10. Forrest Lamp, G, Western Kentucky (91)
            11. Corey Davis, WR, Western Michigan (91)
            12. Mike Williams, WR, Clemson (91)*
            13. Haason Reddick, ILB, Temple (90)
            14. Derek Barnett, DE, Tennessee (90)*
            15. David Njoku, TE, Miami (Fla.)(90)*
            16. Garett Bolles, OT, Utah (90)*
            17. Christian McCaffrey, RB, Stanford (90)*
            18. Kevin King, CB, Washington (90)
            19. John Ross, WR, Washington (90)*

            It isn't often that you see the first offensive lineman in Tier 3, but such is the case for this class right now. Lamp continues to move up my rankings because of his exceptional athleticism. The race between Davis and Williams for the No. 1 WR ranking could not be tighter. Davis has great speed on tape and elite production, while Williams has the best ball skills of any WR in this draft. McCaffrey now has a small lead on Florida State's Dalvin Cook for the No. 2 RB spot. The Stanford product shined at the combine and will help his NFL team in a variety of ways.

            Tier 4

            Would rather not reach for these prospects late in the first round, but they're good value picks in the first half of Round 2.

            2017: 27 players | 2016: 23 players

            20. Dalvin Cook, RB, Florida State (89)*
            21. Gareon Conley, CB, Ohio State (89)*
            22. Taco Charlton, DE, Michigan (89)
            23. Takkarist McKinley, OLB, UCLA (89)
            24. Deshaun Watson, QB, Clemson (89)*
            25. Malik McDowell, DT, Michigan State (89)*
            26. Charles Harris, OLB, Missouri (88)*
            27. Ryan Ramczyk, OT, Wisconsin (88)*
            28. Jarrad Davis, ILB, Florida (88)
            29. Budda Baker, S, Washington (88)*
            30. Quincy Wilson, CB, Florida (88)*
            31. Mitchell Trubisky, QB, North Carolina (88)*
            32. Tre'Davious White, CB, LSU (87)
            33. Cam Robinson, OT, Alabama (87)*
            34. Obi Melifonwu, S, Connecticut (87)
            35. Marlon Humphrey, CB, Alabama (87)*
            36. Evan Engram, TE, Mississippi (85)
            37. Alvin Kamara, RB, Tennessee (86)*
            38. Tyus Bowser, OLB, Houston (86)
            39. Zay Jones, WR, East Carolina (86)
            40. Caleb Brantley, DT, Florida (86)*
            41. Jourdan Lewis, CB, Michigan (86)
            42. Marcus Maye, S, Florida (86)
            43. Adoree' Jackson, CB, USC (86)*
            44. Jabrill Peppers, S, Michigan (85)*
            45. DeShone Kizer, QB, Notre Dame (85)*
            46. Tim Williams, OLB, Alabama (85)

            This is where the top three quarterbacks fall on my board (for now). It isn't an elite class at the top end of the position -- there are no Andrew Luck types who deserve to be the No. 1 pick -- but if given time to develop, Watson, Trubisky and Kizer have the tools to grow into solid NFL starters. If you can't tell, this is an extremely deep DB class, with 14 cornerbacks/safeties in the first four tiers. At this point last year, I had seven DBs ranked in Tiers 1-4.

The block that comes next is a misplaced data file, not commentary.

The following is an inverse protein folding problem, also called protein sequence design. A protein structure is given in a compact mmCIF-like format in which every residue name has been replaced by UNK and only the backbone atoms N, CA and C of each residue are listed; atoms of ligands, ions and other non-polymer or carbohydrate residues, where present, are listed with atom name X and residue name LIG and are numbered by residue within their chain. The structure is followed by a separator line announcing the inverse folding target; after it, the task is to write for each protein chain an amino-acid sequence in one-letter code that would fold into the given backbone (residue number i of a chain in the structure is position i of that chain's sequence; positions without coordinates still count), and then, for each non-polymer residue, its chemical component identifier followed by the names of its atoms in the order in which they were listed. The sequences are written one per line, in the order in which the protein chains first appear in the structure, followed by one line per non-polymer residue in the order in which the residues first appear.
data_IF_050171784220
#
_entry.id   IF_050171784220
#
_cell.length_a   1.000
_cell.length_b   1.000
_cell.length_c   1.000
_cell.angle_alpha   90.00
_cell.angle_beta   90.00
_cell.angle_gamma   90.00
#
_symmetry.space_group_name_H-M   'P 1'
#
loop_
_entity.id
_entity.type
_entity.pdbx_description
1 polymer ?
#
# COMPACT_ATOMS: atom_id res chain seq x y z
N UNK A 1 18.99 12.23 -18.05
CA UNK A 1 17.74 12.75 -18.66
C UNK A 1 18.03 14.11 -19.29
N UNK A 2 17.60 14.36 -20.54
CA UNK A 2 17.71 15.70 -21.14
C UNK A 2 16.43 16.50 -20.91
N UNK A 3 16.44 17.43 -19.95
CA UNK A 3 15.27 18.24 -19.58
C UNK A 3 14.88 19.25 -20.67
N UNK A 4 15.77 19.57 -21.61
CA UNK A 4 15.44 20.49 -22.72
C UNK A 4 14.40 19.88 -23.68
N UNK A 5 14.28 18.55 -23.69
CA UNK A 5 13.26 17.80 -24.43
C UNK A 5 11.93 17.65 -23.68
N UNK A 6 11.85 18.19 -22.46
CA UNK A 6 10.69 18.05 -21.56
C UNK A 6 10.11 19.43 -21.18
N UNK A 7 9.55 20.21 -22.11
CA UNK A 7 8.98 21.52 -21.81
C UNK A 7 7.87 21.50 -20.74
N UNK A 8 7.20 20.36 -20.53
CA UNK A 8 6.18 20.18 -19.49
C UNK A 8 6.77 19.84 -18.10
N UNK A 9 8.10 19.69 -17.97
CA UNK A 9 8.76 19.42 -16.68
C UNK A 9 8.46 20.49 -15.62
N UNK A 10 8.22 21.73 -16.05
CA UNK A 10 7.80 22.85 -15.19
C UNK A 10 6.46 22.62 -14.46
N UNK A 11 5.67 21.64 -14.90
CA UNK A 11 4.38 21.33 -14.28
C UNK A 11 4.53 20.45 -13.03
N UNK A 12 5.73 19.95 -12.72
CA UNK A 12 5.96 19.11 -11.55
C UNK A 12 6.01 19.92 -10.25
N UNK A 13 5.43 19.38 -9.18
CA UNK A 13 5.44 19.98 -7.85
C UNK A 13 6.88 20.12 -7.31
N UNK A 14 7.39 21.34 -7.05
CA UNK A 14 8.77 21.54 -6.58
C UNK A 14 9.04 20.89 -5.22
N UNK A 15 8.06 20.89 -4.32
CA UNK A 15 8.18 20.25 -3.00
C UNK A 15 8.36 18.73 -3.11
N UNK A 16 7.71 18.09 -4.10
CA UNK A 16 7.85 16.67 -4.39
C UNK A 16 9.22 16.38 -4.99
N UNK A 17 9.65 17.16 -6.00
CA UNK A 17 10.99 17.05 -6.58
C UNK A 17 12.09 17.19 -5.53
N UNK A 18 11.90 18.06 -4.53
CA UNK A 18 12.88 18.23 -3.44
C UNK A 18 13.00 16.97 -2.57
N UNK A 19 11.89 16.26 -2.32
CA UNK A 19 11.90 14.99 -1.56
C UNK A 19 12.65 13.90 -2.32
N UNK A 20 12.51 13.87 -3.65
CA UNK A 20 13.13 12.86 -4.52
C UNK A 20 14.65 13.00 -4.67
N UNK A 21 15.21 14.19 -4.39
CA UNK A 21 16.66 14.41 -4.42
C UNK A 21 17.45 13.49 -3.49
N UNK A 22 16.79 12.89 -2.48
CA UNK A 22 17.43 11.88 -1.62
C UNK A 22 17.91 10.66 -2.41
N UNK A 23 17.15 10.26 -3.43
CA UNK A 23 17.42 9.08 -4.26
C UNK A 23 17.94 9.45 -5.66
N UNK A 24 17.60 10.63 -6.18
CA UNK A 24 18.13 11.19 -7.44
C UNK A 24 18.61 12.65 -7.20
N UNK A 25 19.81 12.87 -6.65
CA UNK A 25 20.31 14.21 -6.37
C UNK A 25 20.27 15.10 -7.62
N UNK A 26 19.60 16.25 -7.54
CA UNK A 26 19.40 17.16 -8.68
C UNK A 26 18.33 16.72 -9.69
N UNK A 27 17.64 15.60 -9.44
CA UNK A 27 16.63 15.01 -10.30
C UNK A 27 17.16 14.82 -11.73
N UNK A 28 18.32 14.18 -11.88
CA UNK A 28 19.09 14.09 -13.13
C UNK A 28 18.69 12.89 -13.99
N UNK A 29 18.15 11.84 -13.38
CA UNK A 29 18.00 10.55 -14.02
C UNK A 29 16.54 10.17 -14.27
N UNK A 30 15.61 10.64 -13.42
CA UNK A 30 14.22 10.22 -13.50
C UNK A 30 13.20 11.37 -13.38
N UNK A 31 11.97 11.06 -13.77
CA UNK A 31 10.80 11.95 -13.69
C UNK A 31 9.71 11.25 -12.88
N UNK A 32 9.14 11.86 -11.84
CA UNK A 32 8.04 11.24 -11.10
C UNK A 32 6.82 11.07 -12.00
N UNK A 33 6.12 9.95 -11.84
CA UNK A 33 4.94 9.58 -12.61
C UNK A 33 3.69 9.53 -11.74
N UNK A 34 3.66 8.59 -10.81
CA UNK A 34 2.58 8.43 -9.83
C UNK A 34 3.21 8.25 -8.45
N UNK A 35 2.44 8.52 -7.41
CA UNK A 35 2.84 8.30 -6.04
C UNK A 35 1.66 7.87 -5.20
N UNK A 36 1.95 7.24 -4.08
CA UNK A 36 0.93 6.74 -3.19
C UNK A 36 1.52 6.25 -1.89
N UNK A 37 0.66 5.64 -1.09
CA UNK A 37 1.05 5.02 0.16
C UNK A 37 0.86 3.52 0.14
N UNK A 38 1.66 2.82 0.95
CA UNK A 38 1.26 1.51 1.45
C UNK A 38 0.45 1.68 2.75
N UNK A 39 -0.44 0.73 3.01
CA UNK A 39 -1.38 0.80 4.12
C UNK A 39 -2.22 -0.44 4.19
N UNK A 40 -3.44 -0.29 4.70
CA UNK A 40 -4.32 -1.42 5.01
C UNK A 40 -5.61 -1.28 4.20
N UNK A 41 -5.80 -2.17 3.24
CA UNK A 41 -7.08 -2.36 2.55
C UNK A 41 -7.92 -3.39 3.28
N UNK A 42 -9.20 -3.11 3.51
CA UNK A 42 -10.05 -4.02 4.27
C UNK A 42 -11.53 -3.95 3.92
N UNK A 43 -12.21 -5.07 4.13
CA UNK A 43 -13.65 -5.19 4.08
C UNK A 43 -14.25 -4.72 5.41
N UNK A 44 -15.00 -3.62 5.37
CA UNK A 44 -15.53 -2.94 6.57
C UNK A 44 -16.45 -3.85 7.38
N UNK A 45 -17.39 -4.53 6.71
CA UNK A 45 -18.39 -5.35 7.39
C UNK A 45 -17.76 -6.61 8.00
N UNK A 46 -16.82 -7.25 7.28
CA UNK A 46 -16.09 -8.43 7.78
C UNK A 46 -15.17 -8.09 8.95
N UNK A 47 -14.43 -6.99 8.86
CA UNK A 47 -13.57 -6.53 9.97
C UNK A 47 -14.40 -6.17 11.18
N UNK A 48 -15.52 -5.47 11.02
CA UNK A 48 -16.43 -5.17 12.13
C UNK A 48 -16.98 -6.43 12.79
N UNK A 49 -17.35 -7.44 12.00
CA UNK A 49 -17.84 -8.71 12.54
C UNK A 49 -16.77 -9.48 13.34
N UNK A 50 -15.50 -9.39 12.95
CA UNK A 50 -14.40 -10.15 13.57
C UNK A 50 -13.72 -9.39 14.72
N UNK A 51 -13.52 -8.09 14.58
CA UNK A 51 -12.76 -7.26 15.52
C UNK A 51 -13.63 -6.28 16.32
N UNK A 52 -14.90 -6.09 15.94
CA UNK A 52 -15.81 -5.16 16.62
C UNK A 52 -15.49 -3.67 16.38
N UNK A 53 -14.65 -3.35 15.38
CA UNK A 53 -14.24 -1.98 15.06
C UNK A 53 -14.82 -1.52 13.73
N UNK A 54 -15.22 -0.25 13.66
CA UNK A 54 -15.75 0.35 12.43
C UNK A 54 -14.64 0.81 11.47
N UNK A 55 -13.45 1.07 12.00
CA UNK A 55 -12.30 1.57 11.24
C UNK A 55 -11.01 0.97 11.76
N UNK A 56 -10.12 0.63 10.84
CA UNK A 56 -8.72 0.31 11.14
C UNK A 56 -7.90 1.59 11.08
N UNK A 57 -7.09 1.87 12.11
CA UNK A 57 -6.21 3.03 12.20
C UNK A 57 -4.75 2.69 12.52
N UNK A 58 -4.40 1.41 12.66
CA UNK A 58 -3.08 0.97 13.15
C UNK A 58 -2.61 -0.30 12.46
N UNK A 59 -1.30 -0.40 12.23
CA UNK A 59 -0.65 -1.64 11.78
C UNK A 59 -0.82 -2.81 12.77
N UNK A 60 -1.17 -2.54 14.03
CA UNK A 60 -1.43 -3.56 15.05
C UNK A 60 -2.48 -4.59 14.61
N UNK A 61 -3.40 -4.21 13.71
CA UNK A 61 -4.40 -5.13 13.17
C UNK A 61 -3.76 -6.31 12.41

Tier 5

            These players are middle- or late-second-round prospects.

            2017: 14 players | 2016: 18 players

            47. T.J. Watt, OLB, Wisconsin (84)*
            48. JuJu Smith-Schuster, WR, USC (84)*
            49. Patrick Mahomes II, QB, Texas Tech (83)*
            50. Curtis Samuel, WR, Ohio State (83)*
            51. Teez Tabor, CB, Florida (83)*
            52. Jordan Willis, DE, Kansas State (82)
            53. Chidobe Awuzie, CB, Colorado (81)
            54. Zach Cunningham, ILB, Vanderbilt (81)*
            55. Josh Jones, S, North Carolina State (81)*
            56. Joe Mixon, RB, Oklahoma (80)*
            57. Ryan Anderson, OLB, Alabama (80)
            58. Fabian Moreau, CB, UCLA (80)
            59. Taylor Moton, G, Western Michigan (80)
            60. Adam Shaheen, TE, Ashland (80)*
            61. Larry Ogunjobi, DT, Charlotte (80)

            At Nos. 51 and 52 are two players who went in opposite directions during the pre-draft process. Headed into the combine, I thought Tabor had a chance to be a top-15 pick based on his tape. But he posted a 4.62 40-yard dash at the combine, which is a red-flag number at the position. Willis, meanwhile, showed off incredible explosiveness for a 255-pounder: 4.53 40, 39-inch vertical, 4.28-second short shuttle. Based purely on his football skills, Mixon would rank a lot higher on this list, but a 2014 incident in which he punched a woman and broke four bones in her face will cause some teams to take him off their boards entirely.